Evaluation of the association between the first observation and the longitudinal change in C-reactive protein, and all-cause mortality

Currie, C. J.; Poole, C. D.; Conway, P.
April 2008
Heart;Apr2008, Vol. 94 Issue 4, p457
Academic Journal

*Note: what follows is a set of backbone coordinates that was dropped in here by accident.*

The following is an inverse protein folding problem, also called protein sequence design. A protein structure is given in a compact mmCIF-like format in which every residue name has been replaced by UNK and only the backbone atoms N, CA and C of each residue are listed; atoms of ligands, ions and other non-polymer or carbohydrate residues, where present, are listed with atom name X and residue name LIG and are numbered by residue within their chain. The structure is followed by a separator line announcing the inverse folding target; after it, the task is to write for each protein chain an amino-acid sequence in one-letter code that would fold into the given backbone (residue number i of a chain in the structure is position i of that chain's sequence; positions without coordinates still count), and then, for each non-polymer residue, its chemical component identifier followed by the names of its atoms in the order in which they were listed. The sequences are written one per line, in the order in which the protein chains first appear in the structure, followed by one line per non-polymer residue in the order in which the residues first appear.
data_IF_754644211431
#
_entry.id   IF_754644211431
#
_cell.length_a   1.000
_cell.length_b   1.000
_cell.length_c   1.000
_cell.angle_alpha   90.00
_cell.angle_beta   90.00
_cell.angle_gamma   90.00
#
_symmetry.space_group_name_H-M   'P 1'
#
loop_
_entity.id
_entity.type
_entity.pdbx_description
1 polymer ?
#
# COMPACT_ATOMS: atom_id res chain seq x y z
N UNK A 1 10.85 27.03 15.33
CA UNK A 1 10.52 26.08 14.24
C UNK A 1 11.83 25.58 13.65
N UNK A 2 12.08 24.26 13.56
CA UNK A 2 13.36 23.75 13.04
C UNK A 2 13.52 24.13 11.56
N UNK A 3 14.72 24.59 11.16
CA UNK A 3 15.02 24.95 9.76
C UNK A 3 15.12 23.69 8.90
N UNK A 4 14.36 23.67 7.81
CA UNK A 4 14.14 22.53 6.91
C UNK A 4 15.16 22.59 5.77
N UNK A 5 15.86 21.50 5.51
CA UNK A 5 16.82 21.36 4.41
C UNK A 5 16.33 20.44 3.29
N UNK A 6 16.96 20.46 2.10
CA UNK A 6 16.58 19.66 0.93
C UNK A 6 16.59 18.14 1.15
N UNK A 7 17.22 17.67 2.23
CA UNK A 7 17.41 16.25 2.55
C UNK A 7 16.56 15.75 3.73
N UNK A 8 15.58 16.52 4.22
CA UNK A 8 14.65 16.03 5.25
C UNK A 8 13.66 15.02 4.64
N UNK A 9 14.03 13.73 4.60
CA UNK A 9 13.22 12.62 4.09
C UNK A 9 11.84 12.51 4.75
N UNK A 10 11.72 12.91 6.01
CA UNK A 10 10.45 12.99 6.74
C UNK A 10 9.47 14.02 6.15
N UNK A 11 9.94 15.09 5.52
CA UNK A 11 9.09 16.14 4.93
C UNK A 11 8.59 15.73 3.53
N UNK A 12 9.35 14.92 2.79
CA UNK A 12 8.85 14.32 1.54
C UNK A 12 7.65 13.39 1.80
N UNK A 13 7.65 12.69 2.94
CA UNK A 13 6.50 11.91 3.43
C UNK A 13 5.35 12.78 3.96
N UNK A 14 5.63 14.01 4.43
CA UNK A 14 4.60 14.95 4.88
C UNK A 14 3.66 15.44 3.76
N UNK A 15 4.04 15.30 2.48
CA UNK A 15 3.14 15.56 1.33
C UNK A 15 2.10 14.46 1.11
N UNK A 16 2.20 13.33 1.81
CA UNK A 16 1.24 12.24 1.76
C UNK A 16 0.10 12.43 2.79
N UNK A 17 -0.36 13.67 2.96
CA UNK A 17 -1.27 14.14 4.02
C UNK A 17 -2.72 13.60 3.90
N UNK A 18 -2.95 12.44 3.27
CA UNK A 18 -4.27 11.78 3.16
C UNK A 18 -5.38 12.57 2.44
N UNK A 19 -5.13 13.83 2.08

Objective: To evaluate the association between vascular inflammation as measured by subacute C-reactive protein (CAP; 1-10 mg/I) and all-cause mortality and the association between change in CAP status (normal ⩽ 3 mg/I and elevated >3 mg/I) and all-cause mortality. Methods: Probabilistic record linkage was used to match hospital episode data, laboratory reports and mortality statistics in a large urban population. Survival was evaluated using Cox proportional hazards regression models. Results: 22962 patients had their first CAP measurement in the subacute range (1-10 mg/I). Analysis grouped by each additional unit increase in CAP across the subacute range was associated with a 7.3% (95% Cl 5.4% to 9.2%) increase in the hazard ratio (HA) of death over 4 years, after controlling for confounding factors (p<0.001). Repeated CAP observations around 1 year apart were recorded in 5811 subjects. After controlling for confounding factors, in patients whose CAP changed from normal (⩽3 mg/I) to elevated (>3 mg/I), the HA increased 6.7-fold (p<0.001) relative to cases whose CAP remained normal. By comparison, among those subjects whose CAP was reduced from elevated to normal, the hazard ratio halved to 3.5 (p = 0.018). In an underpowered analysis of time to cardiovascular events, an identical pattern of risk emerged. Conclusions: CAP level predicted all-cause mortality, and additional inclusion of prior change in CAP level and current CAP level more so. Increasing vascular inflammation, as measured by CAP, increases the likelihood of death.


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